Foreign Policy

What if international locations the place Excel nonetheless fails to attain herd immunity on vaccinations?

TEL AVIV, Israel – In the race for herd immunity, Israel has three things that are way ahead of other countries: a relatively small population, adequate supplies of the COVID-19 vaccine, and a central health system that coordinates the complicated logistics of distribution .

These benefits have put Israel at the top of the world’s vaccination map. Over 30 percent of the 9.3 million residents have already received the required two doses. In the United States, the number is about 4 percent, by comparison.

But Israeli officials are finding out that the first phase of the vaccination campaign could be the easy part. The challenge facing you now is to persuade vaccine skeptics, younger Israelis and members of island communities – mostly ultra-Orthodox Jews and some Arab Israelis – to roll up their sleeves and get the shots. Without them, Israel is unlikely to beat the coronavirus pandemic. The process has already been hampered by what many Israelis see as the politicization of Prime Minister Benjamin Netanyahu’s vaccination campaign.

How Israel fares in this second phase will provide valuable insights for other countries hoping for herd immunity. Many epidemiologists believe that at least 70 percent of the population must be either vaccinated or cured of the disease. If this number is not reached in Israel, with all its advantages, it would be a bad sign for the rest of the world.

“Demand is sure to be slowing,” said Ido Hadari, director of vaccine promotion and government affairs at Maccabi Healthcare Services, Israel’s second largest healthcare provider. “It’s like reaching more than half the mountain: that doesn’t mean we don’t have to sweat to get to the top. And we sweat. “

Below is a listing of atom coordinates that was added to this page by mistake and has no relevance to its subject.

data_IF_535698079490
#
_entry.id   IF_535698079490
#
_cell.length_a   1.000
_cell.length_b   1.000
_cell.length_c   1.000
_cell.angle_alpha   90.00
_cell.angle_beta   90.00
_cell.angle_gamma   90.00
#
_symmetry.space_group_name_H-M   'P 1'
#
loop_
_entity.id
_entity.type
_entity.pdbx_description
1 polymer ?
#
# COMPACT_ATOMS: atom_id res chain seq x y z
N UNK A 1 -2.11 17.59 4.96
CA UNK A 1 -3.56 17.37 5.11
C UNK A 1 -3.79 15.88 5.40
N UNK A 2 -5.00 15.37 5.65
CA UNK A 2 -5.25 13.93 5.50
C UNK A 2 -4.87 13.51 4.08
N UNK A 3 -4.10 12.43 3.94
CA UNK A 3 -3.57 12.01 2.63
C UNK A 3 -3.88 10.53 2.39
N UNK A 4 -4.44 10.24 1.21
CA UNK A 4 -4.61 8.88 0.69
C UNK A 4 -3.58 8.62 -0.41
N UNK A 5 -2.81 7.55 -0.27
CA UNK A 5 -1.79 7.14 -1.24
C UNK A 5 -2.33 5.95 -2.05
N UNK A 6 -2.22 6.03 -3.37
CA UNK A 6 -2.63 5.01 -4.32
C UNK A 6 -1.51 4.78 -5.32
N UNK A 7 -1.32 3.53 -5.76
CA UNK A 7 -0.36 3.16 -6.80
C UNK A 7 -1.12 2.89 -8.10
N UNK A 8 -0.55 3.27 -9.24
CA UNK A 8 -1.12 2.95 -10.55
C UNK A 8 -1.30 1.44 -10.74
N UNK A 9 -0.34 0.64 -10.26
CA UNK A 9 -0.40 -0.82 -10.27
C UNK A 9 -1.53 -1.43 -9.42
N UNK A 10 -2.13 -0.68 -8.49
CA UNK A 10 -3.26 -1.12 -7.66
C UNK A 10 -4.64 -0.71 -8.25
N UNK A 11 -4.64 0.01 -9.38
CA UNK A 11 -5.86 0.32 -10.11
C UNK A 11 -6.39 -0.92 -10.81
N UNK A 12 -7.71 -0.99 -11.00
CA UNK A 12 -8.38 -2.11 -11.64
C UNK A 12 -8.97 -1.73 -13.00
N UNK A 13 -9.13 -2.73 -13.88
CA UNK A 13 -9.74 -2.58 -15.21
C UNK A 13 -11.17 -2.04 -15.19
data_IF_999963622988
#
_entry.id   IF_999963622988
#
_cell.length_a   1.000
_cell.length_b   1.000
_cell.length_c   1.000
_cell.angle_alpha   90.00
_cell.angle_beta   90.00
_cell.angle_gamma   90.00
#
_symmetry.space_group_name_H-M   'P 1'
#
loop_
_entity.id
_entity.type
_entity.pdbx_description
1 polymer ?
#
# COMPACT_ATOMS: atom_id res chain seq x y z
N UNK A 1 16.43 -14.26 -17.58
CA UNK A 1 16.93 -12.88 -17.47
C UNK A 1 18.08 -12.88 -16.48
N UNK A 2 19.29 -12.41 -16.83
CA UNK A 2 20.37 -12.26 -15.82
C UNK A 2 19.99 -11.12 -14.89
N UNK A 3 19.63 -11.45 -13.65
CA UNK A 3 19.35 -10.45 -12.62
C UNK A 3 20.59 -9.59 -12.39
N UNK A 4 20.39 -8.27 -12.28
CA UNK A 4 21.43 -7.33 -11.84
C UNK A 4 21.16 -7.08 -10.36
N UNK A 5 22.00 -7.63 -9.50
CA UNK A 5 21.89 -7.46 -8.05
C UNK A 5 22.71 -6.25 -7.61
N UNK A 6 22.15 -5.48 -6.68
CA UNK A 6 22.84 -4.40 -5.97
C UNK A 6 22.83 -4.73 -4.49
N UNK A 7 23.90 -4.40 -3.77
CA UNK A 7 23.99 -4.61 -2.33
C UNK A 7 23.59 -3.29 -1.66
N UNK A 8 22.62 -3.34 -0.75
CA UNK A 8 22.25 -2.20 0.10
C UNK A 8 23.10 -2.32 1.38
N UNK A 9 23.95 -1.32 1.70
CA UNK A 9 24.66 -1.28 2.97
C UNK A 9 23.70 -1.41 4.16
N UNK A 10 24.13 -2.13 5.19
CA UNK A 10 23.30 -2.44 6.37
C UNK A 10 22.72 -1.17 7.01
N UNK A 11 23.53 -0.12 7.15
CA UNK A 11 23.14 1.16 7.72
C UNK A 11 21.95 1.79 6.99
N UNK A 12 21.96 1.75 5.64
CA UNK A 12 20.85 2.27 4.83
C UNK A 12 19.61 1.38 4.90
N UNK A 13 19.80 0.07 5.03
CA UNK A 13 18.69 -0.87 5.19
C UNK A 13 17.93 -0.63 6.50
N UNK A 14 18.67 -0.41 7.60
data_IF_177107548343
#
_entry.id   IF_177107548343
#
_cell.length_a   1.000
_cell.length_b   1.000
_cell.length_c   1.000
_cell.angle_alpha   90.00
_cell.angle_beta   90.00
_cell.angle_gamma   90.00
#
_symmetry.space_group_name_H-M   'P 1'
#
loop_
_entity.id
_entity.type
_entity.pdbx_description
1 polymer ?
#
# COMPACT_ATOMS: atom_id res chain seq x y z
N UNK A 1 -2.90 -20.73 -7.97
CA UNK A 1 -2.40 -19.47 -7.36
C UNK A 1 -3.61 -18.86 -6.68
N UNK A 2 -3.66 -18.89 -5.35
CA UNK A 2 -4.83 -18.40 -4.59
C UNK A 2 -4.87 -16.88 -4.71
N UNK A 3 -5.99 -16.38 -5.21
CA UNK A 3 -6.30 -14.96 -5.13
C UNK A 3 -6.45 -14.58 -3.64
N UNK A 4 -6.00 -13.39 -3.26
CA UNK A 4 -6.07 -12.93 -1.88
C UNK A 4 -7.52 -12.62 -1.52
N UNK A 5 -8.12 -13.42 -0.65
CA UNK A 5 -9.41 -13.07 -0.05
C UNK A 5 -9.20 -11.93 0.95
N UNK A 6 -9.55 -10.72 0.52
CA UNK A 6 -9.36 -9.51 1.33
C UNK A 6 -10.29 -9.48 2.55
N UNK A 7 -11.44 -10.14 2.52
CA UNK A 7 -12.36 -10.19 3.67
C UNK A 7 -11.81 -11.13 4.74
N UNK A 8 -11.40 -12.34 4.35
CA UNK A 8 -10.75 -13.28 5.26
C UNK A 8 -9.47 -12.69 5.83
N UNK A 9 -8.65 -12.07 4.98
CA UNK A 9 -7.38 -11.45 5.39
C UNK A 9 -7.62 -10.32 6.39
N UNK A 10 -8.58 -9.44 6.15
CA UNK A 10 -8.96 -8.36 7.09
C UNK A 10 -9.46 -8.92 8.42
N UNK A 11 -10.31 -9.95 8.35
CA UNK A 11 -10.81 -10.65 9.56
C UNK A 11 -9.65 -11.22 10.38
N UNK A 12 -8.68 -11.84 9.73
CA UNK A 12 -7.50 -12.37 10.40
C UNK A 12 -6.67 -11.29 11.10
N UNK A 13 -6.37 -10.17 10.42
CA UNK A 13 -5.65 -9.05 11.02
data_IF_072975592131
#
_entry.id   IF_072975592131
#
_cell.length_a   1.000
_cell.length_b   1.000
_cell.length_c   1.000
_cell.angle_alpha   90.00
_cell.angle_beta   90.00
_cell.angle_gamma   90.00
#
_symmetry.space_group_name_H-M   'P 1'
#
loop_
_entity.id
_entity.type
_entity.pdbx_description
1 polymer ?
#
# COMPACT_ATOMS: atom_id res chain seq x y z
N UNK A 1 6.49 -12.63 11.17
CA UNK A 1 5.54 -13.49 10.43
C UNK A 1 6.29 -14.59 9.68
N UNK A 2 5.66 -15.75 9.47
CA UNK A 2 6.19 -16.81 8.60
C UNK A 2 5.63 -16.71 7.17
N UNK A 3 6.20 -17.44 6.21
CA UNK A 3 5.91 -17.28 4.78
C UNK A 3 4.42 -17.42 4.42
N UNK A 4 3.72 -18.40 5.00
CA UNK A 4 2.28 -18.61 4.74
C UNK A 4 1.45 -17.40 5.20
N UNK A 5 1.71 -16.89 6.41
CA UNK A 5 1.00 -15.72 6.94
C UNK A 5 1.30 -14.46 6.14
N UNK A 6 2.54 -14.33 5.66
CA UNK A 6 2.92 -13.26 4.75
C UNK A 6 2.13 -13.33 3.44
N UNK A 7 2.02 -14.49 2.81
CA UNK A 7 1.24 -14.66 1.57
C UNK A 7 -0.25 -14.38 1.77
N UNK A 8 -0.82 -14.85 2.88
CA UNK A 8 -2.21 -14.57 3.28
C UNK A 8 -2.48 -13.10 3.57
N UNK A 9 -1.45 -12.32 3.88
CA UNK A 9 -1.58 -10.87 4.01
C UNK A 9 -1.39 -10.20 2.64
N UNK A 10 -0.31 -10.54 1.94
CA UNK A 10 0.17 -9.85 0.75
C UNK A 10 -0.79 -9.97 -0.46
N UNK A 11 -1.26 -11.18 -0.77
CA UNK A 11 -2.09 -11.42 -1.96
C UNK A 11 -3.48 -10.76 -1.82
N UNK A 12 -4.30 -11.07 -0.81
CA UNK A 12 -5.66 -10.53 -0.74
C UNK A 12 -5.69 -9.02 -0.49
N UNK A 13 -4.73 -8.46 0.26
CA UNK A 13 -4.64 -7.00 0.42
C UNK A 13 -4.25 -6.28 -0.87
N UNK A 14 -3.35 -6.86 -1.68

The Israeli rollout started early, in part due to a dose-for-data agreement with Pfizer designed to help the company investigate the effects of its own vaccine. Netanyahu received the first injection in December 2020.

While the United States struggled to get gunshots when the public called for injections, Israeli health care providers conducted an orderly distribution. Within two months, the campaign helped ease the burden on hospitals by reducing the total number of patients in critical condition and lifting Israel out of its third lockdown. Around 90 percent of Israelis over the age of 60, the primary target of the initial stages, have received at least one initial dose.

But the demand for the recordings has dropped significantly in the last few weeks. TV news showed clips of empty vaccination centers. Although the vaccine is now available to all citizens over the age of 16, daily injections were down nearly 39 percent on February 13 from the January peak, according to Israel’s Ministry of Health. (Israel has not included most of the Palestinians in the West Bank and Gaza Strip in its vaccination efforts, although it is widely recognized as an occupying power in these areas and condemned by right-wing groups.)